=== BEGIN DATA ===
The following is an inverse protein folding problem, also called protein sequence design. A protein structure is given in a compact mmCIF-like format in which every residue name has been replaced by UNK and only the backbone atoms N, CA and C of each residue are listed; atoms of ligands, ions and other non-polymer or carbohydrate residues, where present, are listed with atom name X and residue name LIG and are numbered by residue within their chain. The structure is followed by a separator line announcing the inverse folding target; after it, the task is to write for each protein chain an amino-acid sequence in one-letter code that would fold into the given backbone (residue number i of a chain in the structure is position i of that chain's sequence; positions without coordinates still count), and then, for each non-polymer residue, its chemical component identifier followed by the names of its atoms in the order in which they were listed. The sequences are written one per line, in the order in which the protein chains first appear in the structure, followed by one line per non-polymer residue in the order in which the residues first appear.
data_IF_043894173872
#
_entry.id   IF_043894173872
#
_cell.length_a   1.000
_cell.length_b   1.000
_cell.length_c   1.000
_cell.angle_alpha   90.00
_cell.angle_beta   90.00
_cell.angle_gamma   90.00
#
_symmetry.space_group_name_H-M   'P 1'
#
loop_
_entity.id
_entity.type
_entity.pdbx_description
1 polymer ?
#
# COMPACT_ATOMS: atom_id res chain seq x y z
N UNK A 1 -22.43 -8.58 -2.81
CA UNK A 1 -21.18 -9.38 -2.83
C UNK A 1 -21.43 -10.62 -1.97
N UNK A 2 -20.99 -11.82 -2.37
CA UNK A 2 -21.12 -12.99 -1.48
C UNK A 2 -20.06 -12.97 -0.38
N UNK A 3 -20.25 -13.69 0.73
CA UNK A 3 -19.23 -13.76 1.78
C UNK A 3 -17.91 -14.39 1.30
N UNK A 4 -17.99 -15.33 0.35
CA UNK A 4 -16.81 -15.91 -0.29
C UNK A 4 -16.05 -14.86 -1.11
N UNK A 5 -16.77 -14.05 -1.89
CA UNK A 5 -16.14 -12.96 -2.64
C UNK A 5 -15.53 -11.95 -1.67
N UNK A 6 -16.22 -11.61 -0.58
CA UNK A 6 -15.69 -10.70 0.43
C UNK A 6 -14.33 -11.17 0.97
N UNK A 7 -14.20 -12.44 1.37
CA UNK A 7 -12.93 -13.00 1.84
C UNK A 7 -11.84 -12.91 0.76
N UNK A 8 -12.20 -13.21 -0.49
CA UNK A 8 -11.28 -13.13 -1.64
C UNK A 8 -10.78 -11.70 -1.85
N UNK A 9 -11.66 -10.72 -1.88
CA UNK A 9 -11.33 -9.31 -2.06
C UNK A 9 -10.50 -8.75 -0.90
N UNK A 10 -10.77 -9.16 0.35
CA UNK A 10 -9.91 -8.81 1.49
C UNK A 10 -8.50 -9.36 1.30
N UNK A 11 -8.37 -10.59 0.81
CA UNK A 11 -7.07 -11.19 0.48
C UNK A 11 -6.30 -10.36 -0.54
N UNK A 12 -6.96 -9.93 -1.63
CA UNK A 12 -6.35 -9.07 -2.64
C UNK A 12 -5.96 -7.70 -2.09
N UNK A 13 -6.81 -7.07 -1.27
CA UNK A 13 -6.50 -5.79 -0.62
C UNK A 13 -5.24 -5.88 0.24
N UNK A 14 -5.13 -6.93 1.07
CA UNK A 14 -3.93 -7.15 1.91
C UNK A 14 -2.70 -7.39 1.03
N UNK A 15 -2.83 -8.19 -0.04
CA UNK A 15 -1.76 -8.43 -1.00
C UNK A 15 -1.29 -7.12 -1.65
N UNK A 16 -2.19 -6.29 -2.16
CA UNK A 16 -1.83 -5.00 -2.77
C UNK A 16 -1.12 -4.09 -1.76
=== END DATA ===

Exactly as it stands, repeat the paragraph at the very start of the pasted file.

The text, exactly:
The following is an inverse protein folding problem, also called protein sequence design. A protein structure is given in a compact mmCIF-like format in which every residue name has been replaced by UNK and only the backbone atoms N, CA and C of each residue are listed; atoms of ligands, ions and other non-polymer or carbohydrate residues, where present, are listed with atom name X and residue name LIG and are numbered by residue within their chain. The structure is followed by a separator line announcing the inverse folding target; after it, the task is to write for each protein chain an amino-acid sequence in one-letter code that would fold into the given backbone (residue number i of a chain in the structure is position i of that chain's sequence; positions without coordinates still count), and then, for each non-polymer residue, its chemical component identifier followed by the names of its atoms in the order in which they were listed. The sequences are written one per line, in the order in which the protein chains first appear in the structure, followed by one line per non-polymer residue in the order in which the residues first appear.